Think with me for a moment. What if we measured our reach by the quantity of all people everywhere and by the quality of faithfulness and fruit-bearing? Sounds a bit too simple, but it also comes across bold and brash, doesn’t it? Thankfully, God’s mission is simple and he, more than anyone else, can afford to be bold and brash. He can handle it. He has for all eternity. Should we go there? Well, are there people there? Is it within the geographical boundaries of everywhere? Okay, sounds good. There are always going to be non-believers everywhere. Most Christians live in reached places. One entity may designate a group/region reached because a church was started in a particular neighborhood or biblical leadership was developed in churches throughout the area. Then, another may see more possibility for extending the reach by leveraging the common resources of several churches or developing multicultural leadership in one of the churches. How long should we stay? What is success? What have we reached them with? Western Christianity? Moralism? Theism? Syncretism? Has God established a healthy church that’s making disciples and looking outward to plant more churches in the area?
Lots of people where I’m from, as well as people where I live, scratch their heads over what we’re doing here and why. Here we are in central Europe, the birthplace of the Reformation five hundred years ago. Do we need more churches? In Germany, the state provides for the needs of everyone (via high taxation). People don’t need much. Religion is taught wide and thin in public schools. Kids grow up learning about Christianity and the Bible, along with other religions and naturalistic ethics. Most large school functions take place in the nearby Catholic church or the state church (Lutheran). When the local Catholic referent was teaching in my son’s 5th grade class about the miracles of Jesus, she asked the class how Jesus was able to perform all these miracles. Blank stares. My son raised his hand, and she called on him. He answered, “Because Jesus is God.” She responded laughing, and with mockery in her voice, “That’s ridiculous! It’s just because he was a magical man.” The rest of the class followed suit. Now, don’t feel sorry for my son. He had it coming to him. Praise God! In four simple words, the good news was proclaimed to a group of people, who seconds before, never knew anyone that actually believed that Jesus is God. We could go on and on about similar instances all over the world. Even in the land of Luther, there are people who need to hear the gospel and see what difference it makes.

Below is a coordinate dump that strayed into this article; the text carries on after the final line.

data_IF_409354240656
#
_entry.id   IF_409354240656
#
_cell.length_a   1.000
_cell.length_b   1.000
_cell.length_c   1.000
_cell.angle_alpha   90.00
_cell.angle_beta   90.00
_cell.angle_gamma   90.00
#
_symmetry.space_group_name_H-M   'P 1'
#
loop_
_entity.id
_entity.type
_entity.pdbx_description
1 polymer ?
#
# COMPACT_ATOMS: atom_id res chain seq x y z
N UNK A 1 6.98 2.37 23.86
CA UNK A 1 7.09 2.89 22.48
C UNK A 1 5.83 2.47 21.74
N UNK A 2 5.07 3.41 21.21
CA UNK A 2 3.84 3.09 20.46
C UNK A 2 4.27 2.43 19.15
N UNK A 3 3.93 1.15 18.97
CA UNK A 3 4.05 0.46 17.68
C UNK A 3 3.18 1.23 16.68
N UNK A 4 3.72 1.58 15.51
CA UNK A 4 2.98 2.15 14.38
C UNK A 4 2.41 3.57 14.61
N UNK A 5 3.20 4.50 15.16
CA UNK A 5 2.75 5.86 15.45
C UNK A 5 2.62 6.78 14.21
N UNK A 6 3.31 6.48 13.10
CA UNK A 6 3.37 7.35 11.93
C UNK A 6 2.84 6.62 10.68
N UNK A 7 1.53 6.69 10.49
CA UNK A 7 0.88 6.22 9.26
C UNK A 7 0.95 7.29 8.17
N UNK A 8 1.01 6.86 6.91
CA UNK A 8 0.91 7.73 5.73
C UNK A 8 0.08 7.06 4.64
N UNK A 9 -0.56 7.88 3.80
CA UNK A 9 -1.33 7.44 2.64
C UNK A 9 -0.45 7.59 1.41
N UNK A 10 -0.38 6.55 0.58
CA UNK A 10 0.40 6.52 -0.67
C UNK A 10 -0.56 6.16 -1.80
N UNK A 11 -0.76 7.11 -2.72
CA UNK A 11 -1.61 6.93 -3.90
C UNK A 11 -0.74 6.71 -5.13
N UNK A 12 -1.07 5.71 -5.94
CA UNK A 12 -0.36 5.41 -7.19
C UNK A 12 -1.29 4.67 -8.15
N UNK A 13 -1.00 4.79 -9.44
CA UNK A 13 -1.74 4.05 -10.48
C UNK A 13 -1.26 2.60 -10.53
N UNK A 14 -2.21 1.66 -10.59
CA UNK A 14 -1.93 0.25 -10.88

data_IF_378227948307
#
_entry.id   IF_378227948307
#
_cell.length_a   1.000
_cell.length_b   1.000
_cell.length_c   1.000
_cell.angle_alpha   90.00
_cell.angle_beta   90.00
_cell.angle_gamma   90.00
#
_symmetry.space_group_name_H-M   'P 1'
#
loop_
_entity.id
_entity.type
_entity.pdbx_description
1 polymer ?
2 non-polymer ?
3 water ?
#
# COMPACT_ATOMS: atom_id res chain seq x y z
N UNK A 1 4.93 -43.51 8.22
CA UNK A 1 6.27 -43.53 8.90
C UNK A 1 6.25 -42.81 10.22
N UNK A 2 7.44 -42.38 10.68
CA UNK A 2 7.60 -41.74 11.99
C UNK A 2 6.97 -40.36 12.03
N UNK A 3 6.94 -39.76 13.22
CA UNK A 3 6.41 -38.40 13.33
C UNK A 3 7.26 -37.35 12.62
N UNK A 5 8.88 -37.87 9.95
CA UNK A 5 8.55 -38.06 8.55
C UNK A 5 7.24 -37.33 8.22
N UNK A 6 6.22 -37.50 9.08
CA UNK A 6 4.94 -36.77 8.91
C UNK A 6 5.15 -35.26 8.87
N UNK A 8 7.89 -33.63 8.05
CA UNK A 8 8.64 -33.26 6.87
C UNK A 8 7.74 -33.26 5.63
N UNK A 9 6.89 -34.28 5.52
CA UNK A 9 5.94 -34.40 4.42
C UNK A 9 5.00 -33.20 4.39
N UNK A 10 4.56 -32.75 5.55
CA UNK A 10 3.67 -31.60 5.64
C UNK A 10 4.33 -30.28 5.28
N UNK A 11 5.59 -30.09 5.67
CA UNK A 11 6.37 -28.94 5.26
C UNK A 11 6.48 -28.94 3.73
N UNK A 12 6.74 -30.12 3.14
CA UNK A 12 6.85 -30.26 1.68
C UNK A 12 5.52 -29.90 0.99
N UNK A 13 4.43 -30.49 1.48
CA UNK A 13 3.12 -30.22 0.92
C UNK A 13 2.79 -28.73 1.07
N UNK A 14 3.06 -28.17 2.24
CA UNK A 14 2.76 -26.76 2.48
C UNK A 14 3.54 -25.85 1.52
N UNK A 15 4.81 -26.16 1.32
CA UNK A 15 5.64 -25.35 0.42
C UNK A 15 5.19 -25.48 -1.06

We want to exalt his name and his renown throughout the whole earth to all peoples (Isa 26:8). Until when? Until every knee bows and every tongue confesses that Jesus is Lord and Savior. But that’s exhausting! Of course it is. When we think of reaching the whole world, it is in one sense exhaustive because there is a limited amount of space to cover and in another sense exhausting because the world’s population isn’t static. So long as people are dying and being born into the world without the gospel, we don’t stop. Thankfully, God supplies what we need and doesn’t grow tired. It’s why I can easily get behind the International Mission Board’s call for an “endless, borderless, limitless spread of the gospel”, because Jesus and his work are all those things for us. We don’t, nor can we, make an end, contain, or limit his reach in his world. He never forgets.